“People were quick to criticise McCollum over her polished look and I found the tweets quite funny”
– some eloquent words from Holly Carpenter regarding the recent controversial interview with Michaella McCollum.
A tragic sequel to the giant bun that began this unconventional Bildungsroman of drugs and Peruvian prison, enter: Newly Blondified Gossip Column Bait.
So what exactly do the public seem to find so mesmerising about McCollum’s attire post RTE interview?
Carpenter has her own profound opinion on the subject: “I think if McCollum had gone into the interview looking like she had been through hell and back and put her hands up, it could have been different.”
So what exactly does one expect from a woman who was fortunate enough to learn the trade of hairdressing while incarcerated? Surely RTE could have skimmed over that detail, mussed up the hair and perhaps added a generic facial prison scar straight from the knife of a rival female drug-trafficker?
The regular emphasis on these superficial, appearance-related topics in relation to women in the public eye is certainly no new thing.
Another high-profile criminal case in which a disproportionate amount of emphasis was placed on the appearance of the defendant in question was the Rebekah Brooks phone hacking scandal. Accused of the very unlawful obtainment of information via the hacking of mobile phones during her time as an editor for News of the World, Brooks found herself in a particularly sticky situation. However, instead of the debate rightly focussing on the immorality of surveillance and technology in the twenty-first century, most public comment again revolved around Brooks’s loose crimson mane. It appeared that the public was appalled, offended even, by the way in which Brooks had chosen to style (or more likely not style) her curly red hair.
“Brooks’s hair was a distraction because it was a ballsy rebuke of our expectations governing how people on the defensive are supposed to tread. There was no suggestion of humility, timidity, or caution. There was no attempt to disappear into doleful anonymity. That was look-at-me hair–stare at me, remember me. Me, me, me.”- One of the more memorable statements from the time of the case which came from Robin Givhan.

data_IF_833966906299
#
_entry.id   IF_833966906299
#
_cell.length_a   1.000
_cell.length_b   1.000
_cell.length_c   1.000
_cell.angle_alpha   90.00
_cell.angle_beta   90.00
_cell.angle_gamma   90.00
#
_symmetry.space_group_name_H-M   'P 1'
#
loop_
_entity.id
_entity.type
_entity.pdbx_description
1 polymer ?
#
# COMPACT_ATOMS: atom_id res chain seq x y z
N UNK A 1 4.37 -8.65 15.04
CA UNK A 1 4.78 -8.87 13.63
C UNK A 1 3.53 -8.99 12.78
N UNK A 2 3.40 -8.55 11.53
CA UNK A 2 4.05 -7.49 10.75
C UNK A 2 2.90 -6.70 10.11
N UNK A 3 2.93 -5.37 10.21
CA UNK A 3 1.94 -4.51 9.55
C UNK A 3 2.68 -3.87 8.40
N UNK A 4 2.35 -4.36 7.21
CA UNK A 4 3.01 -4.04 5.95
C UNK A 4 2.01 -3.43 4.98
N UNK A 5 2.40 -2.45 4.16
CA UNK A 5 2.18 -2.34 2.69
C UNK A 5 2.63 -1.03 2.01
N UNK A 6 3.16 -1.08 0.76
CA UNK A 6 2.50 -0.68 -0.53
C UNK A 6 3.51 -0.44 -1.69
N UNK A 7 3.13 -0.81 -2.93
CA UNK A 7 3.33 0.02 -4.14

The public’s fascination with Rebekah Brooks’s unapologetic natural hairstyle can be seen as akin to mythological ideas of ‘Redhead as demon’ or the ghoulish Jewish folklore tale of the mutinous Lilith – the red-haired first wife of Adam who was cast from Eden after refusing to lie in the missionary position.
Indeed, the condemnation of females via their appearance is ongoing and relentless. As unjust as it is to analyse the apparel of a convict, or one under suspicion of a crime, it is nothing in comparison to the delegitimisation of the women involved in the recent troubling documentary about the Irish homelessness crisis.
In a bid to raise awareness of the situation and paint a picture of the purgatorial hotel-dwelling homeless in Ireland, the women from the documentary made an appearance on the Late Late show. Again, unsurprisingly, emphasis was completely centred on the make-up and outfit choices of Lyndsey Robinson and Erica Fleming.
“Well she can afford plenty of makeup!” and “I mean, how is that poor girl going to get all that makeup off without at least a strong spirit” were some of the sterling critiques of the women in question. Reminiscent of the response to the McCollum interview, the failure of RTE to dirty Robinson and Fleming’s faces, or deliver them to the public with bindles over their shoulders just wasn’t good enough for a notable section of the Irish public.
It is unending, the lengths this patriarchal society will reach in order to destroy the legitimacy, the politics, the stories and the lives of women, to disregard them as subject and to parade them as spectacle.
The likelihood of a man under similar scrutiny, is laughable.
– Nina Freer